It sounds to me like you may not need a lot of storage space, and if that is true then I would highly recommend a full SSD.  I use a 120GB model both here at work and at home, and that is plenty for my needs (though I do have other systems at home with far more storage, for my media and other files).  If you need a lot of space, though, the combo of a hard drive with a mSATA SSD cache is also a fine option.

Posted on 2013-01-21 17:39:33
Graeme Simpson

Ok thanks. I'll keep that in mind.

Posted on 2013-01-28 01:33:23
BornRight

I'm planning to buy a new Win 8 ultrabook having 500GB 5400 RPM HDD + 32GB mSATA SSD cache. But I want to use an SSD as my primary disk. So which of the following do you think is better:

1. Replace the 500GB HDD with an SSD
2. Replace the 32GB cache with a bigger mSATA SSD and use that as my primary drive.

In either case, I plan to clone my HDD to my new SSD. I don't like reinstalling the OS from scratch.
If I choose option 1, do I have to remove the cache drive after replacing the HDD with the new SSD?
If I choose option 2, can I reformat the HDD and use it as a storage drive or do I have to remove it from the system?

Any advice is highly appreciated. Thanks.

Posted on 2013-02-22 13:42:56

It depends a bit on the specs of the Ultrabook. I'm guessing that the SATA for the 2.5" drive is SATA 6Gb/s, while the mSATA is 3Gb/s since that is how most laptops/ultrabooks I've seen are. If that is the case, it would be better to upgrade the 2.5" drive to a SATA 6Gb/s SSD if you want the best possible speed since you will be limited to SATA 3Gb/s speeds if you used the mSATA as the primary drive. You don't have to remove the 32GB mSATA drive, but you can't use it as a cache drive anymore (what would be the point? You are already at SSD speeds). You could leave it in and do something like set your page file to that drive, use it as a small secondary storage drive, or use it to backup any important files.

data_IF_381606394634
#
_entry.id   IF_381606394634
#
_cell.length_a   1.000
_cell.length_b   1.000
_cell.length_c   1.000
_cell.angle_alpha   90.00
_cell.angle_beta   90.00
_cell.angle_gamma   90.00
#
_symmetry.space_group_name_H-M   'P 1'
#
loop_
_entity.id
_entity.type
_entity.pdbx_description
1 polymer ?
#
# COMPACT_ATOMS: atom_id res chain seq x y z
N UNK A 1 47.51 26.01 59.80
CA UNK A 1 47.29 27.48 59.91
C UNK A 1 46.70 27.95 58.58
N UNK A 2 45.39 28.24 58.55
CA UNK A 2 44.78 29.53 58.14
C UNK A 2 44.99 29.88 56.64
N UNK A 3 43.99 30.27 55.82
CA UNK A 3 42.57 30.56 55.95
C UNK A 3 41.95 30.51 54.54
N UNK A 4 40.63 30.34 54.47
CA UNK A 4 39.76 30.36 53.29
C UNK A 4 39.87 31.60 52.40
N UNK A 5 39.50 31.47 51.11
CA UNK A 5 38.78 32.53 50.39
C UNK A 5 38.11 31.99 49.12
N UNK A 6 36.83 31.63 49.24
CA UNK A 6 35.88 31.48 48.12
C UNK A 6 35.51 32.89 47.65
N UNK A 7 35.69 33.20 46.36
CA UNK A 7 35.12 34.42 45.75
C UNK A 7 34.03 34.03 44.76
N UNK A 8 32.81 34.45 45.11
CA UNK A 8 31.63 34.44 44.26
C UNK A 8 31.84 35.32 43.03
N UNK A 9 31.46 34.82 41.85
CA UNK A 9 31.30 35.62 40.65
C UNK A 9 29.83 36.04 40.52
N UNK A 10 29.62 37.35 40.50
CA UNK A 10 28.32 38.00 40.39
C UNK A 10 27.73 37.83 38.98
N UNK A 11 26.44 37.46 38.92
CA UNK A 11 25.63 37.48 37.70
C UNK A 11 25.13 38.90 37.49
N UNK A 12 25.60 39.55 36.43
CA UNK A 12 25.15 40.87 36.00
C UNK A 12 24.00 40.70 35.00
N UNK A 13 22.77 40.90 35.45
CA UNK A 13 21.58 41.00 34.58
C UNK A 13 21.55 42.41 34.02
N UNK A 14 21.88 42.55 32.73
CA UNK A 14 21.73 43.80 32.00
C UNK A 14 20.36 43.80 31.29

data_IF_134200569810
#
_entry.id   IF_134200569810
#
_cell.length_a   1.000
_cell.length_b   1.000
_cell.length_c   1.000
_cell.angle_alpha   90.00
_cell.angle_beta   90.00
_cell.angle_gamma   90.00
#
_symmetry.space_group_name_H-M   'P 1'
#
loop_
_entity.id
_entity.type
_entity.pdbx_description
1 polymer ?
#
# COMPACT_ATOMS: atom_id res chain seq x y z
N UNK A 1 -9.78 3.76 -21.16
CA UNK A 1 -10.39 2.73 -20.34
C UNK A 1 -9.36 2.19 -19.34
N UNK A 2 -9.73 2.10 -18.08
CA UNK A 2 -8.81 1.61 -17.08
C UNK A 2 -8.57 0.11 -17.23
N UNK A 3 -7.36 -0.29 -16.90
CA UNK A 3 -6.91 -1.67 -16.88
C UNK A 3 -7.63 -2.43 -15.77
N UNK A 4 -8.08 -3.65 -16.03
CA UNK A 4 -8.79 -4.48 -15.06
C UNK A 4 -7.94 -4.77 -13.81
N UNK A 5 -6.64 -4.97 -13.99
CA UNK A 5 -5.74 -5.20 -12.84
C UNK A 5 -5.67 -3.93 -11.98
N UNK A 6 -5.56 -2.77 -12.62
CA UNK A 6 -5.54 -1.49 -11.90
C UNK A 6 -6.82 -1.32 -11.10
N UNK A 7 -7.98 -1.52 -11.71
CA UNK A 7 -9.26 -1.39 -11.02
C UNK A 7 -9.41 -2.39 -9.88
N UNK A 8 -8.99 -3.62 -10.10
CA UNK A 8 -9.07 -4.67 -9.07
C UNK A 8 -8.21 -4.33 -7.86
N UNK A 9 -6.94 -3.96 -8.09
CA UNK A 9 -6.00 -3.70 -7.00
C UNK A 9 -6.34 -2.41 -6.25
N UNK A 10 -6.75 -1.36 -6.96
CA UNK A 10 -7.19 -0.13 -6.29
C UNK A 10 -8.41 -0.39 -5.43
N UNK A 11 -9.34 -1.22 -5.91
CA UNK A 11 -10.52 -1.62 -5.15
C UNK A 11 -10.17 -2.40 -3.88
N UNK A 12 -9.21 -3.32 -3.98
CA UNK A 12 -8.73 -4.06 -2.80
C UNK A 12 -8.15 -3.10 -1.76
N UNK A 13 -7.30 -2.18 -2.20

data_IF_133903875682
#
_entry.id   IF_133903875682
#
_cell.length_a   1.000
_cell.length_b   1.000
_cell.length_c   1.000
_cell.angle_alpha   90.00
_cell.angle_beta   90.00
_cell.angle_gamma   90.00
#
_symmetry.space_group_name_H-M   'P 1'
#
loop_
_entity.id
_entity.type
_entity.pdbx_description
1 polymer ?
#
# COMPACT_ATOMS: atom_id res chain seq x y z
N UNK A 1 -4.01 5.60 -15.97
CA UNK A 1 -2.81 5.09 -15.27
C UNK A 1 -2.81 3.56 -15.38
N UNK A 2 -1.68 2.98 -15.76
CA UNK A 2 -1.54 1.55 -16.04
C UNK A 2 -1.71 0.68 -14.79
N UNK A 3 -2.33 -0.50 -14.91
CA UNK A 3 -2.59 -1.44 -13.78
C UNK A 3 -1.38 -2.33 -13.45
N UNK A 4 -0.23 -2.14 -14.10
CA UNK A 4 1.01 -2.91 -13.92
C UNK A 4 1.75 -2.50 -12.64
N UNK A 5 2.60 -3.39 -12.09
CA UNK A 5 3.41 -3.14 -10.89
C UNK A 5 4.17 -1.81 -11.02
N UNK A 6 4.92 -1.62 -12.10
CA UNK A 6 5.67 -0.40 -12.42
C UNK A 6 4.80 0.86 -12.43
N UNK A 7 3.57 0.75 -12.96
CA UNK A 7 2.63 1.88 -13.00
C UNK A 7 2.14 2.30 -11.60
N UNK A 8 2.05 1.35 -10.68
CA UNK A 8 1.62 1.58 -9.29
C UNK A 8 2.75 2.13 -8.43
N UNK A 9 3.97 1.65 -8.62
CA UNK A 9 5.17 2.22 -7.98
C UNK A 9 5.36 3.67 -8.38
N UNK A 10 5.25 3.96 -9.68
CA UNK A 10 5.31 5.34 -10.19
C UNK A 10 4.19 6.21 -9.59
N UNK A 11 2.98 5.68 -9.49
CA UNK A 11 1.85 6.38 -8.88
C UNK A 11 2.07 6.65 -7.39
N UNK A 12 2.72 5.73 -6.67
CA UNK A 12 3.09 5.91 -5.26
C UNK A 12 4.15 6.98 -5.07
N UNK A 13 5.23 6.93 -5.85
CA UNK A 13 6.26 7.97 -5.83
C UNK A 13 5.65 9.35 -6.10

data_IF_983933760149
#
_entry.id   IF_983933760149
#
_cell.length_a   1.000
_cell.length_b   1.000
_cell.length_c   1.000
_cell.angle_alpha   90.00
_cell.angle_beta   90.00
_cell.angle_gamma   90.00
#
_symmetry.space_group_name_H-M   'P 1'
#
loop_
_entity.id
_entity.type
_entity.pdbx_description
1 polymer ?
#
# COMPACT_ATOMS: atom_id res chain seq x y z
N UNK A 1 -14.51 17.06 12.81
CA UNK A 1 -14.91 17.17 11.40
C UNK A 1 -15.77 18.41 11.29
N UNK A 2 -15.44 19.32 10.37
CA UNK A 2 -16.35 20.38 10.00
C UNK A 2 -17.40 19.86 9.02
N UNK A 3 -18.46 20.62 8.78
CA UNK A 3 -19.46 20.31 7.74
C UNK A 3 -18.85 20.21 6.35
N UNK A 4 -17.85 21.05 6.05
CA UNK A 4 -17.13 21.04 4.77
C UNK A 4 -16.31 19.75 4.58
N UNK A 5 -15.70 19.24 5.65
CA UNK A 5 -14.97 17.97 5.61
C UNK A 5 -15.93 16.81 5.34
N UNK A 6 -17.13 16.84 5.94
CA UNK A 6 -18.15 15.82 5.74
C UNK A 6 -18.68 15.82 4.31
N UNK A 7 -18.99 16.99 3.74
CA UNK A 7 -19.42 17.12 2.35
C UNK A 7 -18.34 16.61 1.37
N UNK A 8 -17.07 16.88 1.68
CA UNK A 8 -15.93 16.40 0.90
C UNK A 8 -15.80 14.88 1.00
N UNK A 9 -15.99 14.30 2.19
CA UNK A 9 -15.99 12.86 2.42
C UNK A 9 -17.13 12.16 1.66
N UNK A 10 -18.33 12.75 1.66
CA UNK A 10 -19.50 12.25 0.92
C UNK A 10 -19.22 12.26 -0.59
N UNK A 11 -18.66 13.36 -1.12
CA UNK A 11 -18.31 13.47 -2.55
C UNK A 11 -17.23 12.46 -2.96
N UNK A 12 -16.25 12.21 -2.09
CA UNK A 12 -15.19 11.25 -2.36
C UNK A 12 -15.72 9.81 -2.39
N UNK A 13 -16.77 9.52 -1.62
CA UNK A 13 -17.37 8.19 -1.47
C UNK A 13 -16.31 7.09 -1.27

If you want a balance of speed and storage, then upgrading the mSATA to a larger model and moving the OS to that would be best. This way, you can format the 500GB drive and use it as a storage drive.

If it turns out your mSATA is actually SATA 6Gb/s, then I would upgrade the mSATA and keep the 500GB drive as storage. mSATA drives are slightly more expensive then their 2.5" counterparts, but it is really nice to have that extra storage from a traditional HDD in addition to the SSD.

Posted on 2013-02-22 16:12:53
Jim Dijkstra (86NL) aKa Jimmy

Yup....Get the biggest SSD you can afford since with Intel caching the remaining storage will be partitioned and can be used as storage. (as long as external SATA/mSATA is 6GB/s)
Then upgrade the memory to max capacity, since memory is WAY faster an there is software to set memory as first cache (Most small size/high I/O requirement) and SSD as secondary cache, that way you can get up to 2-120 Gigabytes p/second on reads of most acceded data or those files/folders loaded into first RAMcache. ;-D (depending on memory and BUS(QPI) speeds of course. ;-)

GL in your queste to speed. ;-)

Posted on 2016-08-23 05:15:33
bussche

Thx for the article Matt, it's very nice.